After some three hours of toil (the horse getting weaker all the time), I looked around once more with despairing gaze, and caught sight of a bunch of horses across the valley flat. In this country there were no horses except such as the goldseeker owned, and this bunch of horses meant a camp of trailers. Leaping to my saddle, I galloped across the spongy marsh to hailing distance.

My cries for help brought two of the men running with spades to help us. The four of us together lifted the old horse out of the pit more dead than alive. We fell to and rubbed his legs to restore circulation. Later we blanketed him and turned him loose upon the grass. In a short time he was nearly as well as ever.

It was a sorrowful experience, for a fallen horse is a horse in ruins and makes a most woful appeal upon one's sympathies. I went to bed tired out, stiff and sore from pulling on the rope, my hands blistered, my nerves shaken.

As I was sinking off to sleep I heard a wolf howl, as though he mourned the loss of a feast.

We had been warned that the Bulkley River was a bad stream to cross,—in fact, the road-gang had cut a new trail in order to avoid it,—that is to say, they kept to the right around the sharp elbow which the river makes at this point, whereas the old trail cut directly across the elbow, making two crossings. At the point where the new trail led to the right we held a council of war to determine whether to keep to the old trail, and so save several days' travel, or to turn to the right and avoid the difficult crossing. The new trail was reported to be exceedingly miry, and that determined the matter—we concluded to make the short cut.

We descended to the Bulkley through clouds of mosquitoes and endless sloughs of mud. The river was out of its banks, and its quicksand flats were exceedingly dangerous to our pack animals, although the river itself at this point was a small and sluggish stream.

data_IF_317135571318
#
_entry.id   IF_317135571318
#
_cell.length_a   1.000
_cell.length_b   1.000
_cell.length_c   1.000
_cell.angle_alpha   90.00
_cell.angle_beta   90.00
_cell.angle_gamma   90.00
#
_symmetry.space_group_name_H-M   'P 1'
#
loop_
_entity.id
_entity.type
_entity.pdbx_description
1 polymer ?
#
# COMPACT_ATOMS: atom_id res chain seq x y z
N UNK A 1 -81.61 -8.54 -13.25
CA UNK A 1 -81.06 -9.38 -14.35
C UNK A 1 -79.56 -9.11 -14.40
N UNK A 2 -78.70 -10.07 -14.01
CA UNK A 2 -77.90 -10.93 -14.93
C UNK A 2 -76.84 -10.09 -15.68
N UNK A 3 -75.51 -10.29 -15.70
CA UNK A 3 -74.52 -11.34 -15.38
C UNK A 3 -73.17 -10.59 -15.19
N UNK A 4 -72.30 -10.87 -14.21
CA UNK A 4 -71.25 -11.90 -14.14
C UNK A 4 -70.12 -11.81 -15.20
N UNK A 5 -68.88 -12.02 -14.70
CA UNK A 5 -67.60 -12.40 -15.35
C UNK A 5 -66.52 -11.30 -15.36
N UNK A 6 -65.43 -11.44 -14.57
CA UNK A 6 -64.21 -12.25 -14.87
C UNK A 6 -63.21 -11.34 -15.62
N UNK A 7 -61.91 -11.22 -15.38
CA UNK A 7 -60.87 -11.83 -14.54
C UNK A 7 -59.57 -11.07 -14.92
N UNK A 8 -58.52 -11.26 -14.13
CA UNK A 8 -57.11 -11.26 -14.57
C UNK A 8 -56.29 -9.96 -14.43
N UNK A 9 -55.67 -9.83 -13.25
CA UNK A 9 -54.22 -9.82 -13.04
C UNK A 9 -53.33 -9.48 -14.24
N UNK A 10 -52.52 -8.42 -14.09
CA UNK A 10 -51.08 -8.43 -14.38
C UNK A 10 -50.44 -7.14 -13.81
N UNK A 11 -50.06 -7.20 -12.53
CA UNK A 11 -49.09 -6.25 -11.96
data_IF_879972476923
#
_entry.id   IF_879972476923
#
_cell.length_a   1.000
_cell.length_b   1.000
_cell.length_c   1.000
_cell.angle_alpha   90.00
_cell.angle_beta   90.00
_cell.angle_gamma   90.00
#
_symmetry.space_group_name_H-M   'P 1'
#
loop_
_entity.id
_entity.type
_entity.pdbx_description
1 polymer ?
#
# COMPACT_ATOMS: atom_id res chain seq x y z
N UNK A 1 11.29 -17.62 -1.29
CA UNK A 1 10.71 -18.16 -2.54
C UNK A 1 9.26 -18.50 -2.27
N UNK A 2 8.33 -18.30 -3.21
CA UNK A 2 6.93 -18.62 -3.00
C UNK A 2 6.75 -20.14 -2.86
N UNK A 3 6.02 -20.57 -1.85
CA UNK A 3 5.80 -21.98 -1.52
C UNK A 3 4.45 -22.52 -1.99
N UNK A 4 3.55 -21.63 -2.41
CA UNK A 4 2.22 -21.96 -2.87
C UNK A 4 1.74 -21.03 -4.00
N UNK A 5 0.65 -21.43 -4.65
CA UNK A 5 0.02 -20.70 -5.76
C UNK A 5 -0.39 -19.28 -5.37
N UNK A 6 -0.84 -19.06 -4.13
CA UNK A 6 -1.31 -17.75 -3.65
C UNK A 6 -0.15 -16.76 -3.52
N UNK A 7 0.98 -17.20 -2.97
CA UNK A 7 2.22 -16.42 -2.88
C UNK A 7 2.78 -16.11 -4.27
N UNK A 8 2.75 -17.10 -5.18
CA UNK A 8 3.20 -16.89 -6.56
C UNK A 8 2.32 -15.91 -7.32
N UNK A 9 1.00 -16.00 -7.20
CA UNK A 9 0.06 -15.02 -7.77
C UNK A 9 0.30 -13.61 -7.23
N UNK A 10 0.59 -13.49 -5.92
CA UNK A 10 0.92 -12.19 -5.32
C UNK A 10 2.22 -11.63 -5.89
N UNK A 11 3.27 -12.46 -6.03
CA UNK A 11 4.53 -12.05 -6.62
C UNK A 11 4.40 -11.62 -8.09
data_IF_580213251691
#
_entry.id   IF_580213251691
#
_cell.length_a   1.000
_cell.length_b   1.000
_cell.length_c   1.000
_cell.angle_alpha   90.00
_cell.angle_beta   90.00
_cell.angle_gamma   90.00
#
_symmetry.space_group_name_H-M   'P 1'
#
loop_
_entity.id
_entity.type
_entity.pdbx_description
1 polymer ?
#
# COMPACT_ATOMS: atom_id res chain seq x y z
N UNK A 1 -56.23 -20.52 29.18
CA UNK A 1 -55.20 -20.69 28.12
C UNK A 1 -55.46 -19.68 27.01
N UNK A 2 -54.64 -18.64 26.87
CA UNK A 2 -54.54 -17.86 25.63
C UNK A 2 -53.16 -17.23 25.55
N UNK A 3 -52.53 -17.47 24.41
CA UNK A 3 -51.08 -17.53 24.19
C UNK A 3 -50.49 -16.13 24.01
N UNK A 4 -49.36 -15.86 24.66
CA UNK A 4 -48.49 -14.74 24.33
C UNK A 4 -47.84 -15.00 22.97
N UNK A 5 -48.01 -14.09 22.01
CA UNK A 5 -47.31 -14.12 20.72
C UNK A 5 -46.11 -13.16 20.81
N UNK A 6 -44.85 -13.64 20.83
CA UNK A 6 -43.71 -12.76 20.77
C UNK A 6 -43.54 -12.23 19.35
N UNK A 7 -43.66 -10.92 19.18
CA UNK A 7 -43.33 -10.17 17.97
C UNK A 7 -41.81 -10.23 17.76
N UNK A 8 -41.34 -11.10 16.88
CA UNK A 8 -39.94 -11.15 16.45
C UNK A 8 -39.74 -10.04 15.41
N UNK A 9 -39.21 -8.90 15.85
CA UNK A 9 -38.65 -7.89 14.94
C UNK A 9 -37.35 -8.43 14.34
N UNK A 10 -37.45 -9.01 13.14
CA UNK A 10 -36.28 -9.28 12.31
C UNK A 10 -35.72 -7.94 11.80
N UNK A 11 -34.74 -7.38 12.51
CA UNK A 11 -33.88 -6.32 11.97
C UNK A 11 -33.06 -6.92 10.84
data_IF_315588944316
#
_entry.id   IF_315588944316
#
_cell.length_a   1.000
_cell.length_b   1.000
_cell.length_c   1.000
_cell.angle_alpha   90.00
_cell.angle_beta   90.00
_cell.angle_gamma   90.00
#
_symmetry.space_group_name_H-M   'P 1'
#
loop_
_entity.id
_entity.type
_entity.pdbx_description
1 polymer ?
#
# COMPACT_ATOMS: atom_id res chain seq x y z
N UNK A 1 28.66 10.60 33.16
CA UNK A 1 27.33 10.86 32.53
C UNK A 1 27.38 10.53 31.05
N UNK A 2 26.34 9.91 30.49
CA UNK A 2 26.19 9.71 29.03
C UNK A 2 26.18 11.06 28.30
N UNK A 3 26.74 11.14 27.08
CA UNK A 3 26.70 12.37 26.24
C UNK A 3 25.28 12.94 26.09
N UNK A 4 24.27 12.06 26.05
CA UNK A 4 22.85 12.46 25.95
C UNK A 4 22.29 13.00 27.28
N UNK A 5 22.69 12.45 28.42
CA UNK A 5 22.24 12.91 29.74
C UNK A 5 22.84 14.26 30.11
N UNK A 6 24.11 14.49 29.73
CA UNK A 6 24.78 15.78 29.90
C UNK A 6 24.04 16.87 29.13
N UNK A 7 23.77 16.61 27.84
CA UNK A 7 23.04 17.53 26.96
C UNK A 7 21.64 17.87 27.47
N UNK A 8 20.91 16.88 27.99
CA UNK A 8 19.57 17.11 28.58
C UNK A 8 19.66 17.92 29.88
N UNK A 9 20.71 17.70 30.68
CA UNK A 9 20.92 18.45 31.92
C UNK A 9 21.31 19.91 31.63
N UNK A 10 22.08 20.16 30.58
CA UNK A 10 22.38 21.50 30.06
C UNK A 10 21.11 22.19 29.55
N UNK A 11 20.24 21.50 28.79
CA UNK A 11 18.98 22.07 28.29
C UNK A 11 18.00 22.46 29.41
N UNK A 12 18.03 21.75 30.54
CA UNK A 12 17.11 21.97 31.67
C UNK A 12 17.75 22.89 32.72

It took us exactly five hours of most exhausting toil to cross the river and its flat. We worked like beavers, we sweated like hired men, wading up to our knees in water, and covered with mud, brushing in a road over the quicksand for the horses to walk. The Ewe-necked bay was fairly crazy with fear of the mud, and it was necessary to lead him over every foot of the way. We went into camp for the first time too late to eat by daylight. It became necessary for us to use a candle inside the tent at about eleven o'clock.

The horses were exhausted, and crazy for feed. It was a struggle to get them unpacked, so eager were they to forage. Ladrone, always faithful, touched my heart by his patience and gentleness, and his reliance upon me. I again heard a gray wolf howl as I was sinking off to sleep.


O a shadowy beast is the gaunt gray wolf! And his feet fall soft on a carpet of spines; Where the night shuts quick and the winds are cold He haunts the deeps of the northern pines.

His eyes are eager, his teeth are keen, As he slips at night through the bush like a snake, Crouching and cringing, straight into the wind, To leap with a grin on the fawn in the brake.

He falls like a cat on the mother grouse Brooding her young in the wind-bent weeds, Or listens to heed with a start of greed The bittern booming from river reeds.

He's the symbol of hunger the whole earth through, His spectre sits at the door or cave, And the homeless hear with a thrill of fear The sound of his wind-swept voice on the air.


A poor old horse with down-cast mien and sad wild eyes, Stood by the lonely trail—and oh! He was so piteous lean. He seemed to look a mild surprise At all mankind that we should treat him so. How hardily he struggled up the trail And through the streams All men should know. Yet now abandoned to the wolf, his waiting foe, He stood in silence, as an old man dreams. And as his master left him, this he seemed to say: "You leave me helpless by the path; I do not curse you, but I pray Defend me from the wolves' wild wrath!" And yet his master rode away!